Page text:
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Rosetta spacecraft expected to ride comet into the sunset

The European Space Agency has decided to extend its Rosetta expedition to the Comet 67P/Churyumov-Gerasimenko by nine months, at which point the spacecraft will most likely be landed on the comet’s surface.

After being launched in 2004, the Rosetta spacecraft and its comet probe — the Philae Lander — spent a decade coursing through space, looping around Mars, Earth and the Sun, until they reached the 67P comet in August 2014. Since then, the mission’s life has been a bit dramatic — such as when senior mission scientist Matt Taylor wore a sexist shirt during an early interview or when the Philae lander’s anchor harpoon failed to penetrate the comet in November. The lander subsequently went on a “pogo stick” adventure — bouncing across the space rock until it landed in an unknown location under the shadow of a cliff where it couldn’t receive enough sunlight to charge its solar batteries. After a seven-month hibernation, the lander “woke up” on June 14.

Rosetta sails 11 miles from the surface of 67P comet in search for the Philae lander on December 13, 2014. Photo by European Space Agency/Max Planck Institute for Solar System Research.

Rosetta sails 11 miles from the surface of 67P comet in search for the Philae lander on December 13, 2014. Photo by European Space Agency/Max Planck Institute for Solar System Research.

Despite the hiccups, the mission has made a number of discoveries, including the revelation that most of Earth’s water likely came from asteroids and not comets.

Rosetta’s mission was due to end this December, but has now been extended until September 2016. The spacecraft and comet will make its closest approach to the Sun, known as its perihelion phase, around August 13 of the current year.

“This is fantastic news for science. We’ll be able to monitor the decline in the comet’s activity as we move away from the Sun again,” European Space Agency’s Matt Taylor said in a press statement. “By comparing detailed ‘before and after’ data, we’ll have a much better understanding of how comets evolve during their lifetimes.”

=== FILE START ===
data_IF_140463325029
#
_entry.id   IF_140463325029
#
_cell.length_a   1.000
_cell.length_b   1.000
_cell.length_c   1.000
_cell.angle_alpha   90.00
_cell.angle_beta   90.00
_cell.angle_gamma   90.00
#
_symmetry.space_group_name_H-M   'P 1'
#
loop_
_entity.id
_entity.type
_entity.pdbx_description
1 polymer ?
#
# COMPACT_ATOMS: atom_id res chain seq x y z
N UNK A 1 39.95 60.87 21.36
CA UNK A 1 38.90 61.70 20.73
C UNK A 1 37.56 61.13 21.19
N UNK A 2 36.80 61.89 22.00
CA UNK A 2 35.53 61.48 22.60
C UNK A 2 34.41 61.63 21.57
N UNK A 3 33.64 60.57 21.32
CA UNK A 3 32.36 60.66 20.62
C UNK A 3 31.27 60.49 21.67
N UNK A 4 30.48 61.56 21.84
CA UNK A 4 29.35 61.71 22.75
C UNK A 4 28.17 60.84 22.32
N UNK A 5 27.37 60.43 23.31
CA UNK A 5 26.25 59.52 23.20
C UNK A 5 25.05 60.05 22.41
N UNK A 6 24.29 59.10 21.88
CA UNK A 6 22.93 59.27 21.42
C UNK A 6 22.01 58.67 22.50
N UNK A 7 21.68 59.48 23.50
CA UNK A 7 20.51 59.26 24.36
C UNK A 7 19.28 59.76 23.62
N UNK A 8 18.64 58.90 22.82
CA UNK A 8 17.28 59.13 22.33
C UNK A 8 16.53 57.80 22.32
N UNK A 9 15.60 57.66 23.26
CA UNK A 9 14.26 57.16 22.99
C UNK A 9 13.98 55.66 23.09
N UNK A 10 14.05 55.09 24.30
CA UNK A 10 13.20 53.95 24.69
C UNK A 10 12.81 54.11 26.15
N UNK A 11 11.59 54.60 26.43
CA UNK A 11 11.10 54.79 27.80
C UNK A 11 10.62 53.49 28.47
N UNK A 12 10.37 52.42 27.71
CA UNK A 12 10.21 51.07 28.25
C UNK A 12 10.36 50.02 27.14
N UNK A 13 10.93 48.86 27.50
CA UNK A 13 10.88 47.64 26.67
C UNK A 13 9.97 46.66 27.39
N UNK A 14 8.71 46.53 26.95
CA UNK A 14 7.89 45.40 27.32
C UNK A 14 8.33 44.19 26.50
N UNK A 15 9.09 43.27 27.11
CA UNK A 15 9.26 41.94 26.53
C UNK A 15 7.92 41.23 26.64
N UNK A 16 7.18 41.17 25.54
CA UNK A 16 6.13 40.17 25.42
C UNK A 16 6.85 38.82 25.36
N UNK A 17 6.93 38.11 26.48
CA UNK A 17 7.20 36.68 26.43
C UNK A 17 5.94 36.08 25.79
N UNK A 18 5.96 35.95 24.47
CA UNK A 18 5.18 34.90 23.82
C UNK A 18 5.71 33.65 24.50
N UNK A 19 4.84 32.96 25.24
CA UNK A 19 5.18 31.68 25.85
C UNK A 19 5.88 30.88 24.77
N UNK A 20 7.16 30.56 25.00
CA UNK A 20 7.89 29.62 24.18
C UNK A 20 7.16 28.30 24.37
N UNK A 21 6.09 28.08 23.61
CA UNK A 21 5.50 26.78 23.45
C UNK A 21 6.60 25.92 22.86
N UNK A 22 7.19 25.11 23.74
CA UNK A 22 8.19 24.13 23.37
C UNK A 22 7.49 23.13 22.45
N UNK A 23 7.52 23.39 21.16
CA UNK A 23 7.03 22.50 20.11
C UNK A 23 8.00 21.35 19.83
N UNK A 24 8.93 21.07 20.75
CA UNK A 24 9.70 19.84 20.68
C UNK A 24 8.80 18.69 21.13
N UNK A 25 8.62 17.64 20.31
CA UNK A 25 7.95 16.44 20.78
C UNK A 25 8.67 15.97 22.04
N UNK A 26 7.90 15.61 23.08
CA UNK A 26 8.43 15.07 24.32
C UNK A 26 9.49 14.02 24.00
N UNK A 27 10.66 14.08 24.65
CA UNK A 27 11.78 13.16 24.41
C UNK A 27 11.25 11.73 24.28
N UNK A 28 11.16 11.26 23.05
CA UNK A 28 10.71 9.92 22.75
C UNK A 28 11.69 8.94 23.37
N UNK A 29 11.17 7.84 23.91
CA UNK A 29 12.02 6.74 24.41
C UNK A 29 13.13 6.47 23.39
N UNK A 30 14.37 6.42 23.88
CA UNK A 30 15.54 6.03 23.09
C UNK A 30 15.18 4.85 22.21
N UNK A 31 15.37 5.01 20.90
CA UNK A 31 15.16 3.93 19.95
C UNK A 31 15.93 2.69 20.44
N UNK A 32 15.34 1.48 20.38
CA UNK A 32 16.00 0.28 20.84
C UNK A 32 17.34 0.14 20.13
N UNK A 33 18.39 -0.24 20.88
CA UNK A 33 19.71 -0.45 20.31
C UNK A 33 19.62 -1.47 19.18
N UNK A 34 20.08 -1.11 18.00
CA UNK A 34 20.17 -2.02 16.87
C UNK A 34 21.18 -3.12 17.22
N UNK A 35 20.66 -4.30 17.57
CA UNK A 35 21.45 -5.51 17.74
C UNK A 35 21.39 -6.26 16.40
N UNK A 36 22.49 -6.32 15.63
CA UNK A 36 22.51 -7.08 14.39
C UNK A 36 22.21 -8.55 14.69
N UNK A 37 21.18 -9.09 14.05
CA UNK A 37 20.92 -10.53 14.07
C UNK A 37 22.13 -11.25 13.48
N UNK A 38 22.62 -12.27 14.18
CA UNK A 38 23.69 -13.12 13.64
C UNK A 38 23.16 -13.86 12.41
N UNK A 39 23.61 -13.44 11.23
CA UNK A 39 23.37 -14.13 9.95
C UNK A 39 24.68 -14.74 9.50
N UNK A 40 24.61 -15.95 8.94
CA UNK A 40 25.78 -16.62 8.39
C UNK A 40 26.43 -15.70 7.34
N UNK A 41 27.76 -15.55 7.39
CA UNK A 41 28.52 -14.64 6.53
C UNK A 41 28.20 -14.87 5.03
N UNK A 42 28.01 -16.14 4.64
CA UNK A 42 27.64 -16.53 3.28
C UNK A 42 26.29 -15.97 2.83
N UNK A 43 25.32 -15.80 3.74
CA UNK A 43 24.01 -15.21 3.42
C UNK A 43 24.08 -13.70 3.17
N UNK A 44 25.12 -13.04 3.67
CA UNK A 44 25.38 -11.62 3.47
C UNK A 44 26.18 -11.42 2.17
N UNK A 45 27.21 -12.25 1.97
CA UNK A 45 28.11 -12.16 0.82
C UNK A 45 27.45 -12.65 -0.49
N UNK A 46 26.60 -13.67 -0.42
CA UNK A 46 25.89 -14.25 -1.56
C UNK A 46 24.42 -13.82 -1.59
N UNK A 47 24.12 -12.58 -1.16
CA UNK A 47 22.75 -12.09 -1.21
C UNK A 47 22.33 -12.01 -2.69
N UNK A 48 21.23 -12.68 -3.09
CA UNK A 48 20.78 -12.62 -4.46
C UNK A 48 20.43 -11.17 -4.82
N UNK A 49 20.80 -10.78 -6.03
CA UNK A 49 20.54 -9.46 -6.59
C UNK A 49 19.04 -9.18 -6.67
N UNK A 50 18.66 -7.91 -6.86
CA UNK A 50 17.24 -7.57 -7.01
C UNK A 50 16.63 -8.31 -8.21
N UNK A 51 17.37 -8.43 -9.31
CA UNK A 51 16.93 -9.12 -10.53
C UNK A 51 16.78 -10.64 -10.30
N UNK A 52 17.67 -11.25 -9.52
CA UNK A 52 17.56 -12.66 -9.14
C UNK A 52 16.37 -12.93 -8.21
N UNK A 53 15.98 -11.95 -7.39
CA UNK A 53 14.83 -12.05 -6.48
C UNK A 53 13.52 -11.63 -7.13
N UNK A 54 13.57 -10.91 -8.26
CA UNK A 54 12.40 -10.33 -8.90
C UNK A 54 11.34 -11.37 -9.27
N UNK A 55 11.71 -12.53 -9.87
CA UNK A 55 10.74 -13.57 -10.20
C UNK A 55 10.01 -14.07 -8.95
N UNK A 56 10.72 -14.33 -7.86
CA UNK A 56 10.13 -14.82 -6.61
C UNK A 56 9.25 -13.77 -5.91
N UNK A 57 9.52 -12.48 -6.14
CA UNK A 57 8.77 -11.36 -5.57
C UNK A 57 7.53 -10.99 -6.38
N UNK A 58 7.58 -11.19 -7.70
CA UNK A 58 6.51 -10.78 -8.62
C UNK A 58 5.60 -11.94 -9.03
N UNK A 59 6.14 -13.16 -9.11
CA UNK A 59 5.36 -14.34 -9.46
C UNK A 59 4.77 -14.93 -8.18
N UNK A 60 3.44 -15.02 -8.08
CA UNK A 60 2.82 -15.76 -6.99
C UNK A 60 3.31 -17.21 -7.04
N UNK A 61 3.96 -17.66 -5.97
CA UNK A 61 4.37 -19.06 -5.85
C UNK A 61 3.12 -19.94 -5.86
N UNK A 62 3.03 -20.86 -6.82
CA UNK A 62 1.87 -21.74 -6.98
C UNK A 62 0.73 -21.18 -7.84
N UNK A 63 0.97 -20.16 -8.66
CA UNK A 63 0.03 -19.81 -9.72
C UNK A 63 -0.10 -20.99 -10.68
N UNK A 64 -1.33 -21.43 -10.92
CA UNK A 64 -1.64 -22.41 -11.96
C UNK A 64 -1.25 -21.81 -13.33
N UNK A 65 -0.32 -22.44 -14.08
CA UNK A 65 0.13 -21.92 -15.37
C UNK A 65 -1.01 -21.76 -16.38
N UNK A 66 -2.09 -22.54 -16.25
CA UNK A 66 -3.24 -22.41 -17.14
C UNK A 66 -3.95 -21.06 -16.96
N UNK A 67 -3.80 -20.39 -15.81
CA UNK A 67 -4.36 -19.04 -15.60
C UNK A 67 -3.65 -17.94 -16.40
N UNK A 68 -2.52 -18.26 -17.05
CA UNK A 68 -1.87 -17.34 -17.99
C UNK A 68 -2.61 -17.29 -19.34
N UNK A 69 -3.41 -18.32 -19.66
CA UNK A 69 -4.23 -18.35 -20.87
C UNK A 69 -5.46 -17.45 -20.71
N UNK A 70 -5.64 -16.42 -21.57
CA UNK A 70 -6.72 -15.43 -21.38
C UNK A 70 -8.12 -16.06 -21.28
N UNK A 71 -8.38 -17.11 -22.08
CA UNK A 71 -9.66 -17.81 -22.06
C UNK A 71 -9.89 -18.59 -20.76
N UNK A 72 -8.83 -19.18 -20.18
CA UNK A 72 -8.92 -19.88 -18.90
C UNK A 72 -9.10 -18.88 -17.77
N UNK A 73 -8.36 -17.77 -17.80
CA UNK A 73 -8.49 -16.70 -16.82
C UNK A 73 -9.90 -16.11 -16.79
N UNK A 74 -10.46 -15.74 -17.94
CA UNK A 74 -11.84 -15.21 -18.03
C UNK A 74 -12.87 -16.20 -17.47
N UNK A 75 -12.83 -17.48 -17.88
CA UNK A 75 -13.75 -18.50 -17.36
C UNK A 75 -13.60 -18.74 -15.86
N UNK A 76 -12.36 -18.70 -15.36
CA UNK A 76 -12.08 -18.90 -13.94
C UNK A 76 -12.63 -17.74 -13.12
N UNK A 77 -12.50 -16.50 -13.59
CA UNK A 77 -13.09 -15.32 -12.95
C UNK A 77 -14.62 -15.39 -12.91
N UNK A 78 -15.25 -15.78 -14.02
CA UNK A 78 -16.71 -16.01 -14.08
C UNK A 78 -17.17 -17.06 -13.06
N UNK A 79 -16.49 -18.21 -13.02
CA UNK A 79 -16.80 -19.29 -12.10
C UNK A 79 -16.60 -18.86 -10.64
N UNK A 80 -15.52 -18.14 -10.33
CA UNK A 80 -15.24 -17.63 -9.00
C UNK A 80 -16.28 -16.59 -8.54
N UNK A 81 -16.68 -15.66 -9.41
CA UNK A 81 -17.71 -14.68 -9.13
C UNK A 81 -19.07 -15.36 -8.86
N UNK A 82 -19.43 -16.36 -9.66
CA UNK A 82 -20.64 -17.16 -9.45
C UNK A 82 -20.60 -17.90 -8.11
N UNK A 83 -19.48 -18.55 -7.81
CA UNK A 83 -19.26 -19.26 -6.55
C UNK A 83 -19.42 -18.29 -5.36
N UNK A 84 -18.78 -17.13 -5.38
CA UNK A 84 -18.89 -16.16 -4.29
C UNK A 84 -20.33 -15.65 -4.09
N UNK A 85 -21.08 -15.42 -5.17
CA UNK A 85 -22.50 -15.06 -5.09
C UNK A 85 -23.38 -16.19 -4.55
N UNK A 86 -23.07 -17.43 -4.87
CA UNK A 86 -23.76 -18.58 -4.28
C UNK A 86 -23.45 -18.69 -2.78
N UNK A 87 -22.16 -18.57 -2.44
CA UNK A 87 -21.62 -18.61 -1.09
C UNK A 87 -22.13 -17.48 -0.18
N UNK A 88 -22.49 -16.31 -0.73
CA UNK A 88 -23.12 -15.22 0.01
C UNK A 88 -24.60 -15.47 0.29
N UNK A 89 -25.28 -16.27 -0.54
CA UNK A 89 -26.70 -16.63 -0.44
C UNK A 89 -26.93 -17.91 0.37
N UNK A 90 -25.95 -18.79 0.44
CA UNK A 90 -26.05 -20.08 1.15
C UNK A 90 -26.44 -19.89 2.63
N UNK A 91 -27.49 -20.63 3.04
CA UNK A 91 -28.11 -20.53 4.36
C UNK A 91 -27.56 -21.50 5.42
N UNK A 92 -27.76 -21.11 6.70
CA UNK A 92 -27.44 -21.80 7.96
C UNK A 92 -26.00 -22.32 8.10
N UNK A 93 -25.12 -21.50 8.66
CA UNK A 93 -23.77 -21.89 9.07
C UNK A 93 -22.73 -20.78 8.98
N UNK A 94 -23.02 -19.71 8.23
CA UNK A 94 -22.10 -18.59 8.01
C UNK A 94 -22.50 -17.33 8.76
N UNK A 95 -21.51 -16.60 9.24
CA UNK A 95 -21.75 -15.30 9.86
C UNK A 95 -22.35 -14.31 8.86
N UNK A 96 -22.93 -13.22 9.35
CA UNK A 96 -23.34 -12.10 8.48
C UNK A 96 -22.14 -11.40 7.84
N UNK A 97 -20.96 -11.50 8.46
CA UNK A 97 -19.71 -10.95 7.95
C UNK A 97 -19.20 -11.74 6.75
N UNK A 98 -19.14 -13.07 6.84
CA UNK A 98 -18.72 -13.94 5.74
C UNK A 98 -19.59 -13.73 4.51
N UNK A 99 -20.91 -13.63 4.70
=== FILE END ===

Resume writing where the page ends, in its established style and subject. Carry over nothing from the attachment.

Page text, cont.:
As the comet leaves the Sun, Rosetta will receive less and less solar energy for its electronics and its fuel propellant will start to peter out, making it harder to conduct experiments and control the spacecraft.

“The most logical way to end the mission is to set Rosetta down on the surface,” said Patrick Martin, Rosetta Mission Manager.

During its remaining time, the robotic explorer will conduct some riskier investigations, such as flying to the dark-side of the comet to observe its plasma, dust and gas interactions. Rosetta will also collect dust samples ejected near the center of the comet.

“But there is still a lot to do to confirm that this end-of-mission scenario is possible,” Martin said. “We’ll first have to see what the status of the spacecraft is after perihelion and how well it is performing close to the comet, and later we will have to try and determine where on the surface we can have a touchdown.”

Scientists will need about three months to land the spacecraft. Once Rosetta lands on the comet, it is unlikely that Earth will ever hear from the spacecraft again, as the mechanical space cowboy rides the comet around the sun every six and half years.

Photo of Comet 67P/Churyumov-Gerasimenko taken on 25 March 2015 from a distance of 53 miles from the comet center. Photo by European Space Agency/Max Planck Institute for Solar System Research.

Photo of Comet 67P/Churyumov-Gerasimenko taken on March 25, 2015, from a distance of 53 miles from the comet center. Photo by European Space Agency/Max Planck Institute for Solar System Research

The latest public photo of Comet 67P/Churyumov-Gerasimenko  taken on June 7, 2015 from a distance of 126 miles from the comet center Photo by European Space Agency/Max Planck Institute for Solar System Research.

The latest public photo of Comet 67P/Churyumov-Gerasimenko taken on June 7, 2015, from a distance of 126 miles from the comet center. Photo by European Space Agency/Max Planck Institute for Solar System Research

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